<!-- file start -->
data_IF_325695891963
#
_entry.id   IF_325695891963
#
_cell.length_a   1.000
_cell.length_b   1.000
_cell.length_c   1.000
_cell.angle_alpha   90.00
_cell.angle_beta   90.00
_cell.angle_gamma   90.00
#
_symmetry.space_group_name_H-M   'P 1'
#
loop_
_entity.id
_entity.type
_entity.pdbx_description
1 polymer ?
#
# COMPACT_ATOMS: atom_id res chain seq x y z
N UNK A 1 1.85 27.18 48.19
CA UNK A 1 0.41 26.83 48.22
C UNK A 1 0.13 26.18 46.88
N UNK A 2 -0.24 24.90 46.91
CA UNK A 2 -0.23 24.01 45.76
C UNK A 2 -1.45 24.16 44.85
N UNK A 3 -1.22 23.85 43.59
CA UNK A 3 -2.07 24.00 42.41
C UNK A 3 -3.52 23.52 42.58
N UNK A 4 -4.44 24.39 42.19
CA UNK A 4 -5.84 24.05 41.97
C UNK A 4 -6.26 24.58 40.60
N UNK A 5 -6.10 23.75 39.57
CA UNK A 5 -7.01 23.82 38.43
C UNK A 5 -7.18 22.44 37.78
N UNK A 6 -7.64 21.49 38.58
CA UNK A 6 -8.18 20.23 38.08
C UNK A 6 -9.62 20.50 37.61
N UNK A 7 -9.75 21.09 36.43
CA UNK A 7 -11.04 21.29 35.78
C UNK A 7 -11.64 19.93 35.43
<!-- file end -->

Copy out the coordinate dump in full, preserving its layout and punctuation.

data_IF_325695891963
#
_entry.id   IF_325695891963
#
_cell.length_a   1.000
_cell.length_b   1.000
_cell.length_c   1.000
_cell.angle_alpha   90.00
_cell.angle_beta   90.00
_cell.angle_gamma   90.00
#
_symmetry.space_group_name_H-M   'P 1'
#
loop_
_entity.id
_entity.type
_entity.pdbx_description
1 polymer ?
#
# COMPACT_ATOMS: atom_id res chain seq x y z
N UNK A 1 1.85 27.18 48.19
CA UNK A 1 0.41 26.83 48.22
C UNK A 1 0.13 26.18 46.88
N UNK A 2 -0.24 24.90 46.91
CA UNK A 2 -0.23 24.01 45.76
C UNK A 2 -1.45 24.16 44.85
N UNK A 3 -1.22 23.85 43.59
CA UNK A 3 -2.07 24.00 42.41
C UNK A 3 -3.52 23.52 42.58
N UNK A 4 -4.44 24.39 42.19
CA UNK A 4 -5.84 24.05 41.97
C UNK A 4 -6.26 24.58 40.60
N UNK A 5 -6.10 23.75 39.57
CA UNK A 5 -7.01 23.82 38.43
C UNK A 5 -7.18 22.44 37.78
N UNK A 6 -7.64 21.49 38.58
CA UNK A 6 -8.18 20.23 38.08
C UNK A 6 -9.62 20.50 37.61
N UNK A 7 -9.75 21.09 36.43
CA UNK A 7 -11.04 21.29 35.78
C UNK A 7 -11.64 19.93 35.43